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ACSH applauds a new initiative in the city of Owensboro, Kentucky, that aims to save lives by promoting the use of smokeless tobacco as a less risky alternative to smoking.

The Switch and Quit program is directed by ACSH Advisor Dr. Brad Rodu, professor of medicine at the University of Louisville, and run by the James Graham Brown Cancer Center. (Dr. Rodu also authored ACSH s most recent update on tobacco harm reduction.) It will encourage smokers through print, billboard, radio, and other media to switch from cigarettes to smokeless tobacco or to other nicotine products that do not involve smoke thereby avoiding the inhalation of carcinogenic by-products of tobacco combustion. As evidence mounts that smokeless tobacco products confer a much lower risk of disease than do cigarettes, the new program may help smokers reduce or stop smoking altogether; it could also prevent the hundreds of smoking-related deaths that occur annually in Owensboro (Kentucky has the nation s highest smoking and lung cancer rates). Furthermore, use of these products would eliminate exposure of others to second-hand smoke.

However, many national organizations governmental and nonprofit alike currently argue against promoting smokeless tobacco as a lower-risk alternative to smoking. From the National Cancer Institute to the National Institutes of Health to the Centers for Disease Control and Prevention, the prevailing message is that any tobacco use should be strongly discouraged, and smokeless tobacco is no exception. They say, correctly, there is no safe use of tobacco. While technically true, it is also true that, for addicted smokers, harm reduction can save lives.

The evidence suggests that smokeless tobacco does in fact carry a significantly lower risk than smoking cigarettes. Dr. Rodu s ACSH-supported work demonstrates in great detail the truth of that statement, revealing that the health risks of smokeless tobacco approximate one-hundreth those of smoking. It seems clear, then, that failing to inform the public about the much lower risk of using smokeless tobacco leaves smokers with an incomplete understanding of their options.

An estimated 46 million Americans smoke, and the large majority wish to quit. But with traditional smoking cessation methods, the number of people who are actually able to do so is extremely low, resulting in millions of Americans continuing to smoke and facing premature death. Dr. Donald Miller, director of the James Graham Brown Cancer Center, supports his center s new focus on the benefits of switching to smokeless tobacco. We need something that works better than what we have, he says. This is as reasonable a scientific hypothesis as anybody has come up with and it needs to be tried.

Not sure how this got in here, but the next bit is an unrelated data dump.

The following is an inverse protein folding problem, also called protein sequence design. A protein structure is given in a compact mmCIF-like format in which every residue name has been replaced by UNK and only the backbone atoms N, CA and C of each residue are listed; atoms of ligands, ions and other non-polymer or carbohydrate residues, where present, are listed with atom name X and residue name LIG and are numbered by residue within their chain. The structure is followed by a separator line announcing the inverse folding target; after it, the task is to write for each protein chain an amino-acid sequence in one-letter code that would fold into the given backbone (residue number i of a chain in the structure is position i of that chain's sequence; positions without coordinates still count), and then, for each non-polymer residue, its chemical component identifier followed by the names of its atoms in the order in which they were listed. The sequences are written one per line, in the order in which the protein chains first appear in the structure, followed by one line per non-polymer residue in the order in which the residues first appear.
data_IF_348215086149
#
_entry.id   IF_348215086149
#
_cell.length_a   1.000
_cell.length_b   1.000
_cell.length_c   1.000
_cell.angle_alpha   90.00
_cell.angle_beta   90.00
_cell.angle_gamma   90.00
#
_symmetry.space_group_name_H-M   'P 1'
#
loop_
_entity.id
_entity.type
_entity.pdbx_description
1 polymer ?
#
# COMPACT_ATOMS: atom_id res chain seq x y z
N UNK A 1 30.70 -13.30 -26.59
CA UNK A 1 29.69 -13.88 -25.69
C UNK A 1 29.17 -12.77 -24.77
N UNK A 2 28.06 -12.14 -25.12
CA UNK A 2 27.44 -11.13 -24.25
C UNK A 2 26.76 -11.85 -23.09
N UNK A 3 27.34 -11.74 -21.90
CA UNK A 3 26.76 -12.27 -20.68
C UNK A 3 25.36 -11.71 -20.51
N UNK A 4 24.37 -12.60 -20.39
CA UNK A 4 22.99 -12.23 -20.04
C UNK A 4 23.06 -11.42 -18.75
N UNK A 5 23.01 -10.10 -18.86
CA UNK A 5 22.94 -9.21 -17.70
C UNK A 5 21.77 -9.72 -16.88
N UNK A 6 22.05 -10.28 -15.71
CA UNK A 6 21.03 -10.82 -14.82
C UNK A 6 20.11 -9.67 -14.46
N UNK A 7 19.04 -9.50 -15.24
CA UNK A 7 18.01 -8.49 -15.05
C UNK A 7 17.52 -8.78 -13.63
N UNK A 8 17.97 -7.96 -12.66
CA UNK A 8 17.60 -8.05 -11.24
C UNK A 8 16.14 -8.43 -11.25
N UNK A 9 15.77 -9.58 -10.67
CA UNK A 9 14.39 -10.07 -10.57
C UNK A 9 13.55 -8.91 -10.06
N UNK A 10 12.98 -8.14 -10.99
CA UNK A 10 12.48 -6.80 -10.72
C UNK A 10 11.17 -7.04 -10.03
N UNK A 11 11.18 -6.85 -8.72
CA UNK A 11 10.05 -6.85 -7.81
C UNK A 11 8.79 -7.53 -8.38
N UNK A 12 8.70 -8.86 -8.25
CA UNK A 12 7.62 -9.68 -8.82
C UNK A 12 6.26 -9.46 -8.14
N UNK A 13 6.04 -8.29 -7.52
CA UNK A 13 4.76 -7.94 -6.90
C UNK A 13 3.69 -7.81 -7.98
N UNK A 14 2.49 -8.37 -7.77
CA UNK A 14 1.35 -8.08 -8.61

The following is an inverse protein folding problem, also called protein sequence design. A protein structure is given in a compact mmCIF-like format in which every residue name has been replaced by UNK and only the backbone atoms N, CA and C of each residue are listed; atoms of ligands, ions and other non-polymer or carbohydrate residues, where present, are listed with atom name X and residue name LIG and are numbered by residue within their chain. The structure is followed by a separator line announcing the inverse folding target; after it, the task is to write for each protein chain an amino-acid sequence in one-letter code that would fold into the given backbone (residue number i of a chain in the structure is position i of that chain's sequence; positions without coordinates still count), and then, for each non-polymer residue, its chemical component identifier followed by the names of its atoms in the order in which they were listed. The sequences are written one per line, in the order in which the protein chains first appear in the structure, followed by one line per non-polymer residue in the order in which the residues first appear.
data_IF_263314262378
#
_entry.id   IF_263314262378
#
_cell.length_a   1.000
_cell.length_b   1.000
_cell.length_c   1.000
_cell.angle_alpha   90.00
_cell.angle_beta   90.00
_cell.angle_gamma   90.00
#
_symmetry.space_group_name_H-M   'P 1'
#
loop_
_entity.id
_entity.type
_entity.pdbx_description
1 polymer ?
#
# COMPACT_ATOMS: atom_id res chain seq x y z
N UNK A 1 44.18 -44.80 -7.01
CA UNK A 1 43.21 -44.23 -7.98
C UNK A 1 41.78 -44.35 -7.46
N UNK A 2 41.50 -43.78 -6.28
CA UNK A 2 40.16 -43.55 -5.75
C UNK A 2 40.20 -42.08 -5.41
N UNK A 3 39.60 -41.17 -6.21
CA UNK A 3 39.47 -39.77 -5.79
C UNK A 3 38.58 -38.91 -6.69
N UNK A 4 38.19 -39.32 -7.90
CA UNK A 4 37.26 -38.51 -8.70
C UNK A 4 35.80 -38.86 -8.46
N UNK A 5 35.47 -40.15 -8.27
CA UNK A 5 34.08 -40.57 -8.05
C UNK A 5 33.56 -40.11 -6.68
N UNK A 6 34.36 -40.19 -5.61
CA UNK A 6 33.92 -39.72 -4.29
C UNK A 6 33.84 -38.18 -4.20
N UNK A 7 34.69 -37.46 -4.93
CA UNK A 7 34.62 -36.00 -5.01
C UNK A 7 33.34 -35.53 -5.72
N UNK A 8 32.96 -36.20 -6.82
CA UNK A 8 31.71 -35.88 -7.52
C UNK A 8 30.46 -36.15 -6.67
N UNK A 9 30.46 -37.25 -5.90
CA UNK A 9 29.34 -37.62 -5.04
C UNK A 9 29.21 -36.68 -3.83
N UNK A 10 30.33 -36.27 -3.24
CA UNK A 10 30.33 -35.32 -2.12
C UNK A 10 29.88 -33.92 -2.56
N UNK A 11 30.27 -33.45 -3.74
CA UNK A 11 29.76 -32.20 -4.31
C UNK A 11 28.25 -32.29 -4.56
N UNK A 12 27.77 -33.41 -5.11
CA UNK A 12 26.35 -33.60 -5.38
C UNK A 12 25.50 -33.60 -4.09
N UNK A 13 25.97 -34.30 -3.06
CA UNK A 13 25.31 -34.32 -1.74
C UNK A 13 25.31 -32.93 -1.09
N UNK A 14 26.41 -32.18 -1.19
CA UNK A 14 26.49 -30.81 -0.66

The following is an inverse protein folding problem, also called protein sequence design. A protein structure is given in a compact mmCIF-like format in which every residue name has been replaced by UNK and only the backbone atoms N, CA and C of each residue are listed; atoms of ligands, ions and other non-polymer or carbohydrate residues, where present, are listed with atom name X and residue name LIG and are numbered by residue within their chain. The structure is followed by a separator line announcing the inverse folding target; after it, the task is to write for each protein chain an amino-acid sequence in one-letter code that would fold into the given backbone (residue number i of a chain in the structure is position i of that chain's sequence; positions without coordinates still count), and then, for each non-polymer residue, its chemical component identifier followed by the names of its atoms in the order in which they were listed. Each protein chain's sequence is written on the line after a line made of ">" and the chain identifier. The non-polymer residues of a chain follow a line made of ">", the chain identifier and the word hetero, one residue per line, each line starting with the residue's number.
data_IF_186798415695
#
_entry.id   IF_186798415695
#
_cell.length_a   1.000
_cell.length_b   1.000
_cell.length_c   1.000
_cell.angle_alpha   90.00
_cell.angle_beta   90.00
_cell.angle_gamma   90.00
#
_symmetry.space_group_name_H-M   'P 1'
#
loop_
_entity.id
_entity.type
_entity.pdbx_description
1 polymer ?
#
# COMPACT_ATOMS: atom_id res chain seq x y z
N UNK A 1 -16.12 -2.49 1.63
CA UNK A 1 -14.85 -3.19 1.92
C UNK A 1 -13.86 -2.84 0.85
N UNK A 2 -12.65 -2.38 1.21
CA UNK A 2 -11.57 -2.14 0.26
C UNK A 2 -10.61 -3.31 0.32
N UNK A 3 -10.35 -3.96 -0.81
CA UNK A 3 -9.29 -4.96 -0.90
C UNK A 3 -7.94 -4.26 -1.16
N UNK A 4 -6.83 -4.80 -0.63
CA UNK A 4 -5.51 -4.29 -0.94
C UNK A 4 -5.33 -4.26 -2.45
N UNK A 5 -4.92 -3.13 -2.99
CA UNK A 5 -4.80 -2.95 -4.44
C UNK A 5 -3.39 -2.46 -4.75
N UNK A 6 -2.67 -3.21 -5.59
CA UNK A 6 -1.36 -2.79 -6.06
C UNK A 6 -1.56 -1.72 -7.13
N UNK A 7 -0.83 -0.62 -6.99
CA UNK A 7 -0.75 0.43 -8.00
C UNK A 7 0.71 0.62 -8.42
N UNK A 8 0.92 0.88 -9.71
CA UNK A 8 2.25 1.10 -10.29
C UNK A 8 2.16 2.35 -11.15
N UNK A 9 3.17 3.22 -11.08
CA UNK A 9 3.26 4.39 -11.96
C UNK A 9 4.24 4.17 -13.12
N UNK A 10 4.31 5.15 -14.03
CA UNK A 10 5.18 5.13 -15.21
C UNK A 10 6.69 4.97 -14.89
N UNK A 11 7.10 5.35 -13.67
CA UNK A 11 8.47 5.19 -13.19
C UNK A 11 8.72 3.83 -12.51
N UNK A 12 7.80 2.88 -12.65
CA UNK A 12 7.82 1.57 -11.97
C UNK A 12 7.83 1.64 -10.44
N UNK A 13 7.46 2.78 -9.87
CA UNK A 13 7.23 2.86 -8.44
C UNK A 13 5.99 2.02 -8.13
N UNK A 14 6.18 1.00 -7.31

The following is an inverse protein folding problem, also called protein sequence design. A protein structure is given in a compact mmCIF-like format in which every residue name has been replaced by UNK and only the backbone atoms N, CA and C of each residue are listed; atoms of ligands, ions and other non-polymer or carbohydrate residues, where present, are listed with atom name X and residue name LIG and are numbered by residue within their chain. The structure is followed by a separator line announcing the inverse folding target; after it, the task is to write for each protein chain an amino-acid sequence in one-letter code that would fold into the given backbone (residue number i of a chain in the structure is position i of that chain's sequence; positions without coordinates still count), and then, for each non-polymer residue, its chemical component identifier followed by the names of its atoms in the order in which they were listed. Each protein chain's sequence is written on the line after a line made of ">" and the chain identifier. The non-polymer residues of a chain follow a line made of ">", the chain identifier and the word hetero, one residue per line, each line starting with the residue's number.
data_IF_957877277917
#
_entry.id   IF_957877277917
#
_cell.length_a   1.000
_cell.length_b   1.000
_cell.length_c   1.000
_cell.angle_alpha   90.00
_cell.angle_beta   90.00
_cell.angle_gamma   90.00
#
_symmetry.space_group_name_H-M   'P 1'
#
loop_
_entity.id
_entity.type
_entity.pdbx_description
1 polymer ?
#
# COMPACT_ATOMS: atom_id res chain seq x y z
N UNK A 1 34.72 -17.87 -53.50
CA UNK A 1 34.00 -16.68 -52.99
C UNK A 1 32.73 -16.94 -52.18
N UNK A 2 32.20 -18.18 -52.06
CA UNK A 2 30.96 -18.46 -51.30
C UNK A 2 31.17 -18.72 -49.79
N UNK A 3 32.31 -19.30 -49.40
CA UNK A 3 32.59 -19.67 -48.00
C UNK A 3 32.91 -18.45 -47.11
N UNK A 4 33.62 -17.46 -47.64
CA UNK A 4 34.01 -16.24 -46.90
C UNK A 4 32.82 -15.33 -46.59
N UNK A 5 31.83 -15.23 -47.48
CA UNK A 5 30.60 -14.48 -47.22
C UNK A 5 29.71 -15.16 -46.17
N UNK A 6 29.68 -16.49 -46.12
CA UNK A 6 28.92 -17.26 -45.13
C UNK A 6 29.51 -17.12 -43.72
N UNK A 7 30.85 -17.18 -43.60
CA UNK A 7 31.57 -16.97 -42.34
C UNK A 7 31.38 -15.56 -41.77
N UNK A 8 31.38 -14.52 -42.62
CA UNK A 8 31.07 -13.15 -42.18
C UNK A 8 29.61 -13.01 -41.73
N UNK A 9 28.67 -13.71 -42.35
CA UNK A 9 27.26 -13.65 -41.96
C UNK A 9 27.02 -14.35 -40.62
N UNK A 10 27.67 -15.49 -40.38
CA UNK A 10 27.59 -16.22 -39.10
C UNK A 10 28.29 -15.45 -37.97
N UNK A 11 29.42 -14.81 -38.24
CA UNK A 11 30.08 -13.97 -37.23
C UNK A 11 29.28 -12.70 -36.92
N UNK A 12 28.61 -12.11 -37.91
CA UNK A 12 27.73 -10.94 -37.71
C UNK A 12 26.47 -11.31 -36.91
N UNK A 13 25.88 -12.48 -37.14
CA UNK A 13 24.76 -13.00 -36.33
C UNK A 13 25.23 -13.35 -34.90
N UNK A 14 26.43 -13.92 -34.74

ACSH s Dr. Elizabeth Whelan agrees, commenting that the popular thought about smoking is to get people off of any type of nicotine whatsoever. But all too often, this just doesn t work.

Opponents argue that there is a lack of scientific evidence supporting the decreased risk of smokeless tobacco, and that this program should not use the people of Owensboro to experiment with an untested method. But ACSH s Dr. Gilbert Ross disagrees, saying, This is not an experiment with the people of Owensboro, but with the smokers of Owensboro. We re dealing with people who have a 50 percent chance of dying as a result of tobacco use, and we need to focus on reducing this risk, above all else. No non-smokers or teenagers will be walking into this program and starting to use tobacco only those who are already smoking will be targeted.

ACSH's Dr. Josh Bloom, for his part, would like to see some of these opponents hooked up to a lie detector and asked whether they honestly believe it's possible for a smokeless product to be as unhealthy as a cigarette. He goes on to say, I would certainly like to hear the explanation from anyone who answers yes.